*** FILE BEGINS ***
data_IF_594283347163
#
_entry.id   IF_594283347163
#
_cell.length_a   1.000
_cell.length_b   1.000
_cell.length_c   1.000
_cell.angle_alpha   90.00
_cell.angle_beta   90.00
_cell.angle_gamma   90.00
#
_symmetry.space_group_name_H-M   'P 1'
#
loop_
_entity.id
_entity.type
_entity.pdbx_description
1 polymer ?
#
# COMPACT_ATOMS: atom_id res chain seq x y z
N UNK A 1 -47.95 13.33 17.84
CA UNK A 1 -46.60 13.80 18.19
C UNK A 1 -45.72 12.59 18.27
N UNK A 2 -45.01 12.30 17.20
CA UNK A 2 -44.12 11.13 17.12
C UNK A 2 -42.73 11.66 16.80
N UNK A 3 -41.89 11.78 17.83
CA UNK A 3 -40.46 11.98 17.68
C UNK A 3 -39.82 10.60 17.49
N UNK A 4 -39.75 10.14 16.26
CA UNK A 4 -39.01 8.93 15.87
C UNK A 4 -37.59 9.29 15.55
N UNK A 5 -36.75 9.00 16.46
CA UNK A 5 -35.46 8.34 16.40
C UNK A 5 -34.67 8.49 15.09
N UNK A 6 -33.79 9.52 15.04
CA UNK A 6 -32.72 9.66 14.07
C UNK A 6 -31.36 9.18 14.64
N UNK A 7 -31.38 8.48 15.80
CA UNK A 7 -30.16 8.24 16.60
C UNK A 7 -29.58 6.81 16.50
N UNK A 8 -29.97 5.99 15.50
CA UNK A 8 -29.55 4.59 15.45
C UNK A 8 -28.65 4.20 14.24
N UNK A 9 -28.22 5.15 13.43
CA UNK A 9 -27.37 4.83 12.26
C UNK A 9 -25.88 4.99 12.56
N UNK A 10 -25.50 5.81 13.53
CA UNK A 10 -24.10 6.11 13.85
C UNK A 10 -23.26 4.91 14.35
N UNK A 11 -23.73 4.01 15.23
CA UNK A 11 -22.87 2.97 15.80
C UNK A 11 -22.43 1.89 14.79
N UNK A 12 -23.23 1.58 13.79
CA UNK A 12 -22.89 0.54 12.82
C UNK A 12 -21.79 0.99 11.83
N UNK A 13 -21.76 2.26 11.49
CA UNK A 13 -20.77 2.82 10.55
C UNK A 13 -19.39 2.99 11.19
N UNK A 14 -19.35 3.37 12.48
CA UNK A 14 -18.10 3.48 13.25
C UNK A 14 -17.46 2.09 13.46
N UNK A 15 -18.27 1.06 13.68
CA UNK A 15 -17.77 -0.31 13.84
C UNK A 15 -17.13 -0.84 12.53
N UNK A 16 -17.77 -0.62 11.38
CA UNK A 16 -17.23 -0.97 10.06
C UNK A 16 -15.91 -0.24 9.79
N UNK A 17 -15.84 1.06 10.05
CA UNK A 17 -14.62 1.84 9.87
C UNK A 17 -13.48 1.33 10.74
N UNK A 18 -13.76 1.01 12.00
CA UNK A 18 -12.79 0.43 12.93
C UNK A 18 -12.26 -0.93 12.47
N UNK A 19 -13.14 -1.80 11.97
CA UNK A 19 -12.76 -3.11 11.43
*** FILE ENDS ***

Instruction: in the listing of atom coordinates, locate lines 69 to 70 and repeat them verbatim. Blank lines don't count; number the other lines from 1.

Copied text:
N UNK A 17 -15.84 1.06 10.05
CA UNK A 17 -14.62 1.84 9.87